Here's some context: The Defense Department reports that from 1983 to 1996, 18,006 American military personnel died accidentally in the service of their country. That death rate of 1,286 per year exceeds the rate of combat deaths in Iraq by a ratio of nearly 2-to-1.—John Hinderaker, writing for the Orlando Sentinel. As he writes earlier in the piece, we as a body of citizens are now engaged in a great experiment: trying to fight a war while ignoring the strategic picture or larger context, and focusing only on our casualties. As to how it will end, only time will tell.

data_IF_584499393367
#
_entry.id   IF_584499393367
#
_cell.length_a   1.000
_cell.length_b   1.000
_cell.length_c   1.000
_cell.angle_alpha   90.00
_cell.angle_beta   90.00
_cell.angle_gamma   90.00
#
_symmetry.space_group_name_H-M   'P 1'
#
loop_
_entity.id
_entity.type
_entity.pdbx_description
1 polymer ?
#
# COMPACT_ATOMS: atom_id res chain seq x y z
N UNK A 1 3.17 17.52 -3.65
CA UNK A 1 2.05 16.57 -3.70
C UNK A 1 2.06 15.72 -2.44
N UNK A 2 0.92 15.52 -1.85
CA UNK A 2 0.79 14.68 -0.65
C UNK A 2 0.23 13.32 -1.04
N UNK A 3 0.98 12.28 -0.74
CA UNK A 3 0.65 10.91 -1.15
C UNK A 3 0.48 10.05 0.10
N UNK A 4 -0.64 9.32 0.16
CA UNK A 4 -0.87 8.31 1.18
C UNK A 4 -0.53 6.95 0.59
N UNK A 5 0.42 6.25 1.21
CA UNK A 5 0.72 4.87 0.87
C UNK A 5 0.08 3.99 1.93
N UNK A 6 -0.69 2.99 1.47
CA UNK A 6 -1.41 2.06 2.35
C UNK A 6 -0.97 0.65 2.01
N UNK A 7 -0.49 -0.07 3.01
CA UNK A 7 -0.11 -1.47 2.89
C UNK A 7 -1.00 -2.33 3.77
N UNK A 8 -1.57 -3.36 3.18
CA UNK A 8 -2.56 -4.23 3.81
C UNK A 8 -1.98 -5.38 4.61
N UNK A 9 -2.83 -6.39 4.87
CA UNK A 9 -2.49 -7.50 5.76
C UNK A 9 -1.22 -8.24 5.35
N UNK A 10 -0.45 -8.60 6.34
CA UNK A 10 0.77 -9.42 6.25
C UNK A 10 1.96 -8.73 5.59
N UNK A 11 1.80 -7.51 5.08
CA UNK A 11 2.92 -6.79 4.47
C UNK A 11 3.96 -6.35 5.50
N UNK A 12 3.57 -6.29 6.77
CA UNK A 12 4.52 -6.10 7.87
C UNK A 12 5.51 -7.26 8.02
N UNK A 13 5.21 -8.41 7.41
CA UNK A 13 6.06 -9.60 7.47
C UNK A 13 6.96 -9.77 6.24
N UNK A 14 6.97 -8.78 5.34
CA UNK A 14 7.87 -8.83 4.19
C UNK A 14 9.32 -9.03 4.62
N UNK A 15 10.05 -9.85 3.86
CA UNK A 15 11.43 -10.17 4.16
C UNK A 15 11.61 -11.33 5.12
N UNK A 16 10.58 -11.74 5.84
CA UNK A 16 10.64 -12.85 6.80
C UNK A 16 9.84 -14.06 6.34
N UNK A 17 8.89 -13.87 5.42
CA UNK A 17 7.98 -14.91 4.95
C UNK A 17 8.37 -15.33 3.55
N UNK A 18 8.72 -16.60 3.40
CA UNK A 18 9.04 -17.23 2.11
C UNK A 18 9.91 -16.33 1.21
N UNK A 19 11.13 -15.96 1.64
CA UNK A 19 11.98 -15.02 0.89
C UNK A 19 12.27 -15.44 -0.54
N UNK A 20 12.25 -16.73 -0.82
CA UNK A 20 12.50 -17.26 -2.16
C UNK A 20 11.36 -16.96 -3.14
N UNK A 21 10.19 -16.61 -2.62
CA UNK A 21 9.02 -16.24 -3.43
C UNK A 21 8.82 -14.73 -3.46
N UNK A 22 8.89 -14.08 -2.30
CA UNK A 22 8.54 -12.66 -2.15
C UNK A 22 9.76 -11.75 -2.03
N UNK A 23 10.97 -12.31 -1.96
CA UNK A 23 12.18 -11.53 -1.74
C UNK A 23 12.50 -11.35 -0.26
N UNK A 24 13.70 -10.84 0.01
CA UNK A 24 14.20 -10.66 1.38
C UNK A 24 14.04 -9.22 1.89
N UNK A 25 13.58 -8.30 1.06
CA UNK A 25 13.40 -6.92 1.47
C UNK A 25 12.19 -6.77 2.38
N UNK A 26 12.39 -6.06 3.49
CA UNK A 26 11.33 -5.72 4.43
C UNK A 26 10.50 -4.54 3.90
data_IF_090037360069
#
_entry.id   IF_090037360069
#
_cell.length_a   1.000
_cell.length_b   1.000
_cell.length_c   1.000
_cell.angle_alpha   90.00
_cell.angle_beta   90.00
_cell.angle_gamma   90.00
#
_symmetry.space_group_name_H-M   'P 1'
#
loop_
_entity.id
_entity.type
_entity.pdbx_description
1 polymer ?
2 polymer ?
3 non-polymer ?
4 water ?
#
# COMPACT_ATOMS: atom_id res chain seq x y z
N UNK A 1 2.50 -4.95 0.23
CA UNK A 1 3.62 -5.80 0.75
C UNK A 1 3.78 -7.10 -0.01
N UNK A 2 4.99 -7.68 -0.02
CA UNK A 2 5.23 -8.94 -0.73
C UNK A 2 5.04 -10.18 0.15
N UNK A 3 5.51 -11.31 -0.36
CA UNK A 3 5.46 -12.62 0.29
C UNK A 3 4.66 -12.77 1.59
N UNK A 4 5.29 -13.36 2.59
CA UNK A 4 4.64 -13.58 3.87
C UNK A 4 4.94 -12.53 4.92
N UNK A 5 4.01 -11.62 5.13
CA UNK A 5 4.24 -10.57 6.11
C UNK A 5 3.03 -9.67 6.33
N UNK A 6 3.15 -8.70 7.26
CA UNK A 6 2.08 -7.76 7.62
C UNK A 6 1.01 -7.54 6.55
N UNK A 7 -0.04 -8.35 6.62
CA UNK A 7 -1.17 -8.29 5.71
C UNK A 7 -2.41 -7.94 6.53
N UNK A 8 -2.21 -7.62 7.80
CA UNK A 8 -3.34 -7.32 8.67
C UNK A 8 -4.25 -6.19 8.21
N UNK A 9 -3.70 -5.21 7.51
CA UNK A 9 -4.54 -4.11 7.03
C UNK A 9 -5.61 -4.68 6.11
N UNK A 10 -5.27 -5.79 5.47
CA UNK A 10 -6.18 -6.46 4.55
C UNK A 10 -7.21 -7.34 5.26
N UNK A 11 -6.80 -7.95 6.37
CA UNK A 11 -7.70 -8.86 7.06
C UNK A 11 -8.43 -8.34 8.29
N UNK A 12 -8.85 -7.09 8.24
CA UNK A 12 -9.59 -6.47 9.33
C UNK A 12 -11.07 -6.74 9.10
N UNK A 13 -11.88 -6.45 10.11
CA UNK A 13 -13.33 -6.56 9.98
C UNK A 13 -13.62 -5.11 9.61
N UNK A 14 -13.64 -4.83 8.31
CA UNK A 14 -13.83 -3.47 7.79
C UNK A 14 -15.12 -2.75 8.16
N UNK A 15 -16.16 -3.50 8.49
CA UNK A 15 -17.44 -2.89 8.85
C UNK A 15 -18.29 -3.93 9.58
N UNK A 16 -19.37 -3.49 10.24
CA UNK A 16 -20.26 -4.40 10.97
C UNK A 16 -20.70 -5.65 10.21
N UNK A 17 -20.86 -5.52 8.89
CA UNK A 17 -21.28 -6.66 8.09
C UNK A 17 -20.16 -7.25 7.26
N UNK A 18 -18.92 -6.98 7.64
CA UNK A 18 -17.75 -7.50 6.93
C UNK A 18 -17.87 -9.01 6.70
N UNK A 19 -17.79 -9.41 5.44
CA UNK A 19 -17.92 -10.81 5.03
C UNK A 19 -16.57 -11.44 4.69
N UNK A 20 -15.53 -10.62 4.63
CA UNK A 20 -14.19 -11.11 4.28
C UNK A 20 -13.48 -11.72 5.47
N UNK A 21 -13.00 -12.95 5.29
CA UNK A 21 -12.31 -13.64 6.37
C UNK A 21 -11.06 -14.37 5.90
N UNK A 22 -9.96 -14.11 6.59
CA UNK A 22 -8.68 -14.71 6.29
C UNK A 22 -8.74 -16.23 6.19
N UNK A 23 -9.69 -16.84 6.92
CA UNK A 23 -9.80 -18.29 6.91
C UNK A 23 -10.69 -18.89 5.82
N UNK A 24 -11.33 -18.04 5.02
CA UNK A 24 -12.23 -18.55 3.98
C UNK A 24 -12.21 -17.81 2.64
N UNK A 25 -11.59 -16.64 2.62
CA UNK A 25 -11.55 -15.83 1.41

That's right: All through the years when hardly anyone was paying attention, soldiers, sailors and Marines were dying in accidents, training and otherwise, at nearly twice the rate of combat deaths in Iraq from the start of the war in 2003 to the present.
Somehow, though, when there was no political hay to be made, there was no great outcry, or gleeful reporting, or erecting of crosses in the president's hometown about this much higher death rate. In fact, one is hard-pressed to find any contemporary expression of concern by reporters, politicians or political activists about the 18,006 American service members who died accidentally in service of their country from 1983 to 1996.